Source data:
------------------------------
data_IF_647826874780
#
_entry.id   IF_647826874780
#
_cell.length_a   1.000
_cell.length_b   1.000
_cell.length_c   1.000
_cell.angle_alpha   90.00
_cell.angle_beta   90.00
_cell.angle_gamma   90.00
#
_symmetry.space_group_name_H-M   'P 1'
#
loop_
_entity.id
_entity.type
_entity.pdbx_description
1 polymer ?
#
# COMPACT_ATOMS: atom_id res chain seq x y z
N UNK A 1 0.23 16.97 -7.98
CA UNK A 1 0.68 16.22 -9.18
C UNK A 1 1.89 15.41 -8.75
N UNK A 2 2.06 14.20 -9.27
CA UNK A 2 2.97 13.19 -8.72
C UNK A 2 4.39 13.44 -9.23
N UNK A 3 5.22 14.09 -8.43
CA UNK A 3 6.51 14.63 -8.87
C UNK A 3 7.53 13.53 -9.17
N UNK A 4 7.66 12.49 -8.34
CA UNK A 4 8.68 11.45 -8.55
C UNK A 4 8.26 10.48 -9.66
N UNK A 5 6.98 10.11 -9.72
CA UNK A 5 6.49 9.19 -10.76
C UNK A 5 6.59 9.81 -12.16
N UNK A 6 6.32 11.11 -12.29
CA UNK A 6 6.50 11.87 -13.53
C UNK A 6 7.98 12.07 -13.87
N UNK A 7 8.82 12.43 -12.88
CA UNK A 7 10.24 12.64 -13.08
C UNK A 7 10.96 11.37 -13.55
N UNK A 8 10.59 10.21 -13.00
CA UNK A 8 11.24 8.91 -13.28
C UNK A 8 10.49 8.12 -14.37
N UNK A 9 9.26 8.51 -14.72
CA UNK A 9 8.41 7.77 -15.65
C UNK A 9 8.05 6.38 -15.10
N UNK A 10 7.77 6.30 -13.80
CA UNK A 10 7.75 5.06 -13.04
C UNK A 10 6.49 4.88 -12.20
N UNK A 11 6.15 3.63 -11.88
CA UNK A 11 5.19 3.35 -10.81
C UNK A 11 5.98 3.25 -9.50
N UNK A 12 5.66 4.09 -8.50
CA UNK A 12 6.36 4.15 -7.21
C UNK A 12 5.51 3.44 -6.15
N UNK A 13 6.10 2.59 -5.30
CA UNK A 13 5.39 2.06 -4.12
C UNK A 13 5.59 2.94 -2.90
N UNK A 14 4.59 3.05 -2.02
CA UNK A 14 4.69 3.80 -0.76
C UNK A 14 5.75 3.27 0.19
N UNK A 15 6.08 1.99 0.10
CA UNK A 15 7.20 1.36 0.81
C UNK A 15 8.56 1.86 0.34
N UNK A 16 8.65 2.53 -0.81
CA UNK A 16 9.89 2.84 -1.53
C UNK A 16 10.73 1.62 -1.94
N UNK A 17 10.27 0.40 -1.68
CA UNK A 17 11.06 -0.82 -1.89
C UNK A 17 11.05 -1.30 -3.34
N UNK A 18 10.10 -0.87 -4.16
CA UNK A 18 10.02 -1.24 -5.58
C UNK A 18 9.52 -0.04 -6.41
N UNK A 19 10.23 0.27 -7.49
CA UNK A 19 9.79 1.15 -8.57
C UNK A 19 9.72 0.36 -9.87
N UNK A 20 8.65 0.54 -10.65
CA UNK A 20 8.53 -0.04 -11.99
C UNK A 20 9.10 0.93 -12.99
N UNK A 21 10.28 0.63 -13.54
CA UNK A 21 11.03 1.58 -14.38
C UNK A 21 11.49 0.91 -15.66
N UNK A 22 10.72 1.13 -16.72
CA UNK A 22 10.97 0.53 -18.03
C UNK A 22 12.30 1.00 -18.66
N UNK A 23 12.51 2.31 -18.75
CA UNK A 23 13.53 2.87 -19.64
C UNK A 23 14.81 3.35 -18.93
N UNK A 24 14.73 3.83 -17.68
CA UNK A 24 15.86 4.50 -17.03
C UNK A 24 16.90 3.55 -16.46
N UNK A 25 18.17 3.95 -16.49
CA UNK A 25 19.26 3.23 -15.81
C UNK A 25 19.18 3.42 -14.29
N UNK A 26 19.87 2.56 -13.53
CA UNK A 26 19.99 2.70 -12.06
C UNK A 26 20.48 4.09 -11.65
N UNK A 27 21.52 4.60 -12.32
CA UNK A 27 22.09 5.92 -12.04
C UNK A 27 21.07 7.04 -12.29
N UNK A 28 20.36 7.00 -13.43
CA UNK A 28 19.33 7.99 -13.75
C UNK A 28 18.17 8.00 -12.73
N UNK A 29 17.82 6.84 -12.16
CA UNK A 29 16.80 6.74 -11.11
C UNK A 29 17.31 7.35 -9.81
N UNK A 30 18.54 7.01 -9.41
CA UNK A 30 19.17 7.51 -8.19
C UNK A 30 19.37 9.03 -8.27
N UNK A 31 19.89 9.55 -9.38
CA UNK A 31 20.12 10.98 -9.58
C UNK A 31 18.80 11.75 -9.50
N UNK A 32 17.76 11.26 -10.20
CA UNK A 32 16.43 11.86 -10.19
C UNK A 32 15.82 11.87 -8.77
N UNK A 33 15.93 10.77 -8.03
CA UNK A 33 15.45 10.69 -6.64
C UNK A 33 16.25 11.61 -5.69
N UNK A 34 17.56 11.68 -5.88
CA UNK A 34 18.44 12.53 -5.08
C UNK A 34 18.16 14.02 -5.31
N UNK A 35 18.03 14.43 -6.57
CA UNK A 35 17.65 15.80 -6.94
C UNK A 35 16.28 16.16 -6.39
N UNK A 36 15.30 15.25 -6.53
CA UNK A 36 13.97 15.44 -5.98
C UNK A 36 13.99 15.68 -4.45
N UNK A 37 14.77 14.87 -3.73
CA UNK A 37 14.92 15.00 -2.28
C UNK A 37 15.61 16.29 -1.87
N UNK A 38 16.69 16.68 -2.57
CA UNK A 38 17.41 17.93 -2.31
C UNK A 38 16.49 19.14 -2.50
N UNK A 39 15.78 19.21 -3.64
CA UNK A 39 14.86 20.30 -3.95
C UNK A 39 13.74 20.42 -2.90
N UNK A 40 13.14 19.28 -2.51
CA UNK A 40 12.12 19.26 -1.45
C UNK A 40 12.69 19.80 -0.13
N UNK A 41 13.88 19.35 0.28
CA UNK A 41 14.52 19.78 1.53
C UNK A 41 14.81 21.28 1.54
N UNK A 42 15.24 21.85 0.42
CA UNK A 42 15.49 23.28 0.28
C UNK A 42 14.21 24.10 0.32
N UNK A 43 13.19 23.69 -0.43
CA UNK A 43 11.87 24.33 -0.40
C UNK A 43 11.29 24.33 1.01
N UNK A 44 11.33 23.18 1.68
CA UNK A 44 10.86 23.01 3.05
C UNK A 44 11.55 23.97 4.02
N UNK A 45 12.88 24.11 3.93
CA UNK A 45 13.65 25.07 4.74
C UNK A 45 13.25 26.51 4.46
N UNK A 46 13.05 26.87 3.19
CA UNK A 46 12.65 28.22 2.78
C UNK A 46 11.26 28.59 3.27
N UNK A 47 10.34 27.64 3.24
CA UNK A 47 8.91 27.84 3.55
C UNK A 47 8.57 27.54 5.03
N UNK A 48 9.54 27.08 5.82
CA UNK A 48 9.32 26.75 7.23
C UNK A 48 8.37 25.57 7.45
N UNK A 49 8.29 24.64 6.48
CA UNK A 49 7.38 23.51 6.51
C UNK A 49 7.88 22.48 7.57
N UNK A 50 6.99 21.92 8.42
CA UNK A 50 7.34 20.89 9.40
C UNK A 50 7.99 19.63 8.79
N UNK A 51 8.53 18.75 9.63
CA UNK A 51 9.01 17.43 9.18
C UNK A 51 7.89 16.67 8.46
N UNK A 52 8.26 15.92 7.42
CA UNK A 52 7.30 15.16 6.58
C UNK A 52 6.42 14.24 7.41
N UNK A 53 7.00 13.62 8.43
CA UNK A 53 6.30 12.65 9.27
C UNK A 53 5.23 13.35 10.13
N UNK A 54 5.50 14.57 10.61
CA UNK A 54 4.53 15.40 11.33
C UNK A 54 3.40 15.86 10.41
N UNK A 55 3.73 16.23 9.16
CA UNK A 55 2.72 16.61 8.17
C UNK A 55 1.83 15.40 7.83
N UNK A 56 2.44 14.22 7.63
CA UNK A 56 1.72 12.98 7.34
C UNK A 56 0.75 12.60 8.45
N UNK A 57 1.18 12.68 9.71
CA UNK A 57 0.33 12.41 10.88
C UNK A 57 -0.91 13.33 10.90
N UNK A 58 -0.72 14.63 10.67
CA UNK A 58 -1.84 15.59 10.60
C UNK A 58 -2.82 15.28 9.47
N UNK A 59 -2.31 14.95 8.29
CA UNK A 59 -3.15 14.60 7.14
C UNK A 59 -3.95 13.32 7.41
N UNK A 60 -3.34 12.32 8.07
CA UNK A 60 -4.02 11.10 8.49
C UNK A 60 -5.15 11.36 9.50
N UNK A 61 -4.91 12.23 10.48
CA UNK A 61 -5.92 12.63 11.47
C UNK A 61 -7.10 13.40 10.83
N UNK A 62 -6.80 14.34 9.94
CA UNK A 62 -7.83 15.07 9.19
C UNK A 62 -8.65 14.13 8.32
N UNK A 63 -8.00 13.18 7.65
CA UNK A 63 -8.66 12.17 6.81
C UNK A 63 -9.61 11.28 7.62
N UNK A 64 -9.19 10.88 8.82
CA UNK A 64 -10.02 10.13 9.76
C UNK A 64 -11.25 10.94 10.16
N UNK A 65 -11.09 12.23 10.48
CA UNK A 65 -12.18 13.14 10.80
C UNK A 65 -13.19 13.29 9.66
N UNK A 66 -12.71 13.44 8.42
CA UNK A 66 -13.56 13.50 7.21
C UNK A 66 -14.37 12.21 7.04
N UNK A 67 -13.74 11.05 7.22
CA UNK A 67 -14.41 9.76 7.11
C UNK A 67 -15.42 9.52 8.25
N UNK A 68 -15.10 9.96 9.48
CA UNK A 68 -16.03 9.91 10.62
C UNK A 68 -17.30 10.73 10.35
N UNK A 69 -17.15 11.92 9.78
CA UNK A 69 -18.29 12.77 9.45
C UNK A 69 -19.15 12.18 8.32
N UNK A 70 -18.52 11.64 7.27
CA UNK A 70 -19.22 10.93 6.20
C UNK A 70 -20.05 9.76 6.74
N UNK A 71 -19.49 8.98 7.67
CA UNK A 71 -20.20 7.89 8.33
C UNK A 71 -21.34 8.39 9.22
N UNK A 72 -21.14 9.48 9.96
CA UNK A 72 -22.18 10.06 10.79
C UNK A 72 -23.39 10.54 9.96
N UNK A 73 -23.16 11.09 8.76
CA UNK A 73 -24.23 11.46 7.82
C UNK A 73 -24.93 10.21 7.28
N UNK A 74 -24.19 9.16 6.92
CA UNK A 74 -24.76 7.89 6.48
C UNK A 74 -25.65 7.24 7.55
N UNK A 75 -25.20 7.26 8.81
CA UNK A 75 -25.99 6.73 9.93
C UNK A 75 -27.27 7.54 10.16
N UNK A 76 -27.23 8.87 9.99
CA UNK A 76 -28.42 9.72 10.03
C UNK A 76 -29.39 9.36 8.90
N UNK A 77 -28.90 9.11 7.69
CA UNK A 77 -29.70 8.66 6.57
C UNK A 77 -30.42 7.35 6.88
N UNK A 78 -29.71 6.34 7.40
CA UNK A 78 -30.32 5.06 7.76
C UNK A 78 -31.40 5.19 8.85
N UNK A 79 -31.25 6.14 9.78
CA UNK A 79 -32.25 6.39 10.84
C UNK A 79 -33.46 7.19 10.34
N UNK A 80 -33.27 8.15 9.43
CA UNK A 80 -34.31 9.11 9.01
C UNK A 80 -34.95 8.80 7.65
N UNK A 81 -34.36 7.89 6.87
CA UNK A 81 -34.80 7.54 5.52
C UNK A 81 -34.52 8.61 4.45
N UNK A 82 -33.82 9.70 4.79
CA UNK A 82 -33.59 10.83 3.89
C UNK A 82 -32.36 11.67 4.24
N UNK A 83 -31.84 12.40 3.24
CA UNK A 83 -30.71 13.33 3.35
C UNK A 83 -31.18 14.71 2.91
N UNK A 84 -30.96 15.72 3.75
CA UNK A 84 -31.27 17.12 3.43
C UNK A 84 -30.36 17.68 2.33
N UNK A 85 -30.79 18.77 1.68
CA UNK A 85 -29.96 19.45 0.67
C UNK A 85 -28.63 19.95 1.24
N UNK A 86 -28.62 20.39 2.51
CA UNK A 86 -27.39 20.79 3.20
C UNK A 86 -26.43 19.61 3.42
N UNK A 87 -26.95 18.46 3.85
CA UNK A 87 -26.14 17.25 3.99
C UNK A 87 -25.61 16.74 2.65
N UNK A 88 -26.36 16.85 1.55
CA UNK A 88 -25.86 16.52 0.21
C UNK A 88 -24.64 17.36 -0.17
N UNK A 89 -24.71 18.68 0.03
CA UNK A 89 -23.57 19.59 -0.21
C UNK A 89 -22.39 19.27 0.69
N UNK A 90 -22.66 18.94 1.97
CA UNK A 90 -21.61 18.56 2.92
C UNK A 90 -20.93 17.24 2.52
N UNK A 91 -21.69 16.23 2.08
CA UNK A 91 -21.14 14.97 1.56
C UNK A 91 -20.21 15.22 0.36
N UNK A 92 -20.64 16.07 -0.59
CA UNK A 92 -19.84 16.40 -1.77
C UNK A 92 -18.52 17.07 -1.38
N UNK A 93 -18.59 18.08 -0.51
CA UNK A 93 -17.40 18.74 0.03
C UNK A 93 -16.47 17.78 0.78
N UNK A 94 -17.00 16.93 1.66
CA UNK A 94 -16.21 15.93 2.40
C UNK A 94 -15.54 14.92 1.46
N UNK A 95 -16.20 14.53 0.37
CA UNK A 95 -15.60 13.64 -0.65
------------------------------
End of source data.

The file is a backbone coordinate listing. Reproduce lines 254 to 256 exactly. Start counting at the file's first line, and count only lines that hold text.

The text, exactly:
C UNK A 78 -31.40 5.19 8.85
N UNK A 79 -31.25 6.14 9.78
CA UNK A 79 -32.25 6.39 10.84